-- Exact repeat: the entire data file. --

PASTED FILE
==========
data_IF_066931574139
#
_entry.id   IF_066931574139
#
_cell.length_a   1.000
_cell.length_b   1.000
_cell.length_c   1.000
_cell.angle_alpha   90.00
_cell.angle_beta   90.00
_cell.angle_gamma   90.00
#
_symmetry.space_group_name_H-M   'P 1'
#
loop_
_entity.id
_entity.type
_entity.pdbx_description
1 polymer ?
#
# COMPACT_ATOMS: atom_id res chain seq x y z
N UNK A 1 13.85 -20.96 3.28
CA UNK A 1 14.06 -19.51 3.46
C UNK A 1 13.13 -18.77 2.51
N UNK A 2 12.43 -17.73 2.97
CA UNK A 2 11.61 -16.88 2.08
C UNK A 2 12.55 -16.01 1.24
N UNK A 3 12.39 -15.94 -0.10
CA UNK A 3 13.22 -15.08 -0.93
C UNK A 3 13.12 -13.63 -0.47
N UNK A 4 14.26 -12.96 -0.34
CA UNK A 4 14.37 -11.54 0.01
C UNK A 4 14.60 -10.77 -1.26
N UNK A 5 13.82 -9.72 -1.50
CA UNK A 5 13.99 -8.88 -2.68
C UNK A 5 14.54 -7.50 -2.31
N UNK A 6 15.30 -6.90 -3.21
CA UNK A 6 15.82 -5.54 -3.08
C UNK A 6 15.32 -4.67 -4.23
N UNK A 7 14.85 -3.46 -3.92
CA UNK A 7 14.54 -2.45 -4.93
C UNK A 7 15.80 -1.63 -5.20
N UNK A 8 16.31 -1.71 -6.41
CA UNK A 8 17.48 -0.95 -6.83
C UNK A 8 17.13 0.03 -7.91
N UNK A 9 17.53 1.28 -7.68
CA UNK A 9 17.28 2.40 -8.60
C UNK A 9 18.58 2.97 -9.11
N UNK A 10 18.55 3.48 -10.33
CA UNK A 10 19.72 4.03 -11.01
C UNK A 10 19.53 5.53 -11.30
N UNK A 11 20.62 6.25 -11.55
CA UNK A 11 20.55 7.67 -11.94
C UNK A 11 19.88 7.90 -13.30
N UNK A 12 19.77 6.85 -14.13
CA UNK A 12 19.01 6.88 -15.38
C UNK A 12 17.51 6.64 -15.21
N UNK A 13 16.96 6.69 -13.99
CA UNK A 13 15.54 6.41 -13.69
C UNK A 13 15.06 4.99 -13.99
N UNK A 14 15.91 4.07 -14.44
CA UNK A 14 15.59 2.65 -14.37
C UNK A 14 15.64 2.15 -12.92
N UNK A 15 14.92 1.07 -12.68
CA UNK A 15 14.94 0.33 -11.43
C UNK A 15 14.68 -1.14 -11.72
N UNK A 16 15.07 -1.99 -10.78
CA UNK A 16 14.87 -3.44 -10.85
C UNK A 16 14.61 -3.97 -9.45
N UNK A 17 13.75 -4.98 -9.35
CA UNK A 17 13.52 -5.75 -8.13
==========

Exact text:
data_IF_066931574139
#
_entry.id   IF_066931574139
#
_cell.length_a   1.000
_cell.length_b   1.000
_cell.length_c   1.000
_cell.angle_alpha   90.00
_cell.angle_beta   90.00
_cell.angle_gamma   90.00
#
_symmetry.space_group_name_H-M   'P 1'
#
loop_
_entity.id
_entity.type
_entity.pdbx_description
1 polymer ?
#
# COMPACT_ATOMS: atom_id res chain seq x y z
N UNK A 1 13.85 -20.96 3.28
CA UNK A 1 14.06 -19.51 3.46
C UNK A 1 13.13 -18.77 2.51
N UNK A 2 12.43 -17.73 2.97
CA UNK A 2 11.61 -16.88 2.08
C UNK A 2 12.55 -16.01 1.24
N UNK A 3 12.39 -15.94 -0.10
CA UNK A 3 13.22 -15.08 -0.93
C UNK A 3 13.12 -13.63 -0.47
N UNK A 4 14.26 -12.96 -0.34
CA UNK A 4 14.37 -11.54 0.01
C UNK A 4 14.60 -10.77 -1.26
N UNK A 5 13.82 -9.72 -1.50
CA UNK A 5 13.99 -8.88 -2.68
C UNK A 5 14.54 -7.50 -2.31
N UNK A 6 15.30 -6.90 -3.21
CA UNK A 6 15.82 -5.54 -3.08
C UNK A 6 15.32 -4.67 -4.23
N UNK A 7 14.85 -3.46 -3.92
CA UNK A 7 14.54 -2.45 -4.93
C UNK A 7 15.80 -1.63 -5.20
N UNK A 8 16.31 -1.71 -6.41
CA UNK A 8 17.48 -0.95 -6.83
C UNK A 8 17.13 0.03 -7.91
N UNK A 9 17.53 1.28 -7.68
CA UNK A 9 17.28 2.40 -8.60
C UNK A 9 18.58 2.97 -9.11
N UNK A 10 18.55 3.48 -10.33
CA UNK A 10 19.72 4.03 -11.01
C UNK A 10 19.53 5.53 -11.30
N UNK A 11 20.62 6.25 -11.55
CA UNK A 11 20.55 7.67 -11.94
C UNK A 11 19.88 7.90 -13.30
N UNK A 12 19.77 6.85 -14.13
CA UNK A 12 19.01 6.88 -15.38
C UNK A 12 17.51 6.64 -15.21
N UNK A 13 16.96 6.69 -13.99
CA UNK A 13 15.54 6.41 -13.69
C UNK A 13 15.06 4.99 -13.99
N UNK A 14 15.91 4.07 -14.44
CA UNK A 14 15.59 2.65 -14.37
C UNK A 14 15.64 2.15 -12.92
N UNK A 15 14.92 1.07 -12.68
CA UNK A 15 14.94 0.33 -11.43
C UNK A 15 14.68 -1.14 -11.72
N UNK A 16 15.07 -1.99 -10.78
CA UNK A 16 14.87 -3.44 -10.85
C UNK A 16 14.61 -3.97 -9.45
N UNK A 17 13.75 -4.98 -9.35
CA UNK A 17 13.52 -5.75 -8.13